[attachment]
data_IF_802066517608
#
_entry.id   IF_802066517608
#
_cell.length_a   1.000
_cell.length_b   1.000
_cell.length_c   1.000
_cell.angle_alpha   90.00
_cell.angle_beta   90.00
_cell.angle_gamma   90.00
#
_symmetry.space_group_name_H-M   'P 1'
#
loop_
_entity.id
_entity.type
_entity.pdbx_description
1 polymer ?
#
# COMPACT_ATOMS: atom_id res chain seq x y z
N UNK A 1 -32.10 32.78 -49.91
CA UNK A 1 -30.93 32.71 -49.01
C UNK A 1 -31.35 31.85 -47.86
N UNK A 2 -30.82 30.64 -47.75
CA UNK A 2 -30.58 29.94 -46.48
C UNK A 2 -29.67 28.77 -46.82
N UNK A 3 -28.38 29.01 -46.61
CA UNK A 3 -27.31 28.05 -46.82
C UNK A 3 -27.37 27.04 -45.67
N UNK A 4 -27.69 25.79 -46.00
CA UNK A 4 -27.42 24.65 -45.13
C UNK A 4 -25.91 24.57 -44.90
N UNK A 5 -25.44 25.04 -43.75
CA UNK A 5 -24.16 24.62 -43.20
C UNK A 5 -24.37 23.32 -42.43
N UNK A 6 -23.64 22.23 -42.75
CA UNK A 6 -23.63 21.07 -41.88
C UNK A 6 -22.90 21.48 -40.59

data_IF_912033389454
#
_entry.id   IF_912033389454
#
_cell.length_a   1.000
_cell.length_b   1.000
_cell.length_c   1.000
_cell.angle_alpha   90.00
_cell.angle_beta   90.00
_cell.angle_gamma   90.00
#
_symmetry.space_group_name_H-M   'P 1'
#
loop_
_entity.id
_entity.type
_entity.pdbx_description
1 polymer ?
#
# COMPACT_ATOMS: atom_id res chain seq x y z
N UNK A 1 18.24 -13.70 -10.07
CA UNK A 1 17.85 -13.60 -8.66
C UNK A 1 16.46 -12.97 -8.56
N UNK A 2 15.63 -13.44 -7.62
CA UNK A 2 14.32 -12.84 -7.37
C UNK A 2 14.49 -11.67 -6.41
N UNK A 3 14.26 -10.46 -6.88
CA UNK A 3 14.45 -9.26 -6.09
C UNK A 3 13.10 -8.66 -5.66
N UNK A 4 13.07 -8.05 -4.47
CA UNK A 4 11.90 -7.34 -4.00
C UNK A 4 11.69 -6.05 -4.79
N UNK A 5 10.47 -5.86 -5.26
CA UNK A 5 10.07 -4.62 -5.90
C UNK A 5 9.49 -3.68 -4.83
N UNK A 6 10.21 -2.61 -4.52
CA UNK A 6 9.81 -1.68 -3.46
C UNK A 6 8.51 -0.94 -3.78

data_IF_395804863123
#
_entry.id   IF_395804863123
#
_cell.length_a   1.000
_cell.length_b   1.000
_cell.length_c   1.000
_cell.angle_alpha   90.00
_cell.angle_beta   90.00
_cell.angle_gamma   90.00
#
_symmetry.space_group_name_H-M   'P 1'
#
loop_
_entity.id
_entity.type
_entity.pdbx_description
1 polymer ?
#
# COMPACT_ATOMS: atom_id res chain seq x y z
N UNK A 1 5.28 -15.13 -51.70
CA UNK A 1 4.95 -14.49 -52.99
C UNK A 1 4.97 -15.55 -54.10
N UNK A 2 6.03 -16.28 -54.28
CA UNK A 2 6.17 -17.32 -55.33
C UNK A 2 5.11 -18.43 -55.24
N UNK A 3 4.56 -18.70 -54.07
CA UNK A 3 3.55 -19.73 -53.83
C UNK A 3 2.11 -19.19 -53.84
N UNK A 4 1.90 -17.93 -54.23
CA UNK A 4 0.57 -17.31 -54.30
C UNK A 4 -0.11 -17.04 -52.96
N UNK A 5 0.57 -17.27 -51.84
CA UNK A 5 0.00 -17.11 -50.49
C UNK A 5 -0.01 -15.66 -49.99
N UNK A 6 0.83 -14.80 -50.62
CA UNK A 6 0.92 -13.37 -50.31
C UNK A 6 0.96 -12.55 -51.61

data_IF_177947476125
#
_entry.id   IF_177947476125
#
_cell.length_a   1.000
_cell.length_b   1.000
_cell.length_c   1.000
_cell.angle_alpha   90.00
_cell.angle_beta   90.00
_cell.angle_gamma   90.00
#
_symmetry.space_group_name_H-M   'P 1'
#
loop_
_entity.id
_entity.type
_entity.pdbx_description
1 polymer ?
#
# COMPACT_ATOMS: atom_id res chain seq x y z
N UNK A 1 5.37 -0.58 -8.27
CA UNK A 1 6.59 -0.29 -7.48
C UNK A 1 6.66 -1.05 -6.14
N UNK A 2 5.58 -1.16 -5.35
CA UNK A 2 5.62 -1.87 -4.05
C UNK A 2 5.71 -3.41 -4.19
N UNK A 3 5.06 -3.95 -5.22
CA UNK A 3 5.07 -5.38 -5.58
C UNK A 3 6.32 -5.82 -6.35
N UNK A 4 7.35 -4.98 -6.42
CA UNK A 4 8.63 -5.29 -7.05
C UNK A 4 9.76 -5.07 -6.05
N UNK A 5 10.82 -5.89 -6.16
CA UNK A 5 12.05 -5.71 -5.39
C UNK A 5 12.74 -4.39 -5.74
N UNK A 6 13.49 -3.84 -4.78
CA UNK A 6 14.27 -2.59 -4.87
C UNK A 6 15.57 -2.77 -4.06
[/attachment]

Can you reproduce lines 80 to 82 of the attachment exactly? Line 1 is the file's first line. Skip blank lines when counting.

#
_cell.length_a   1.000
_cell.length_b   1.000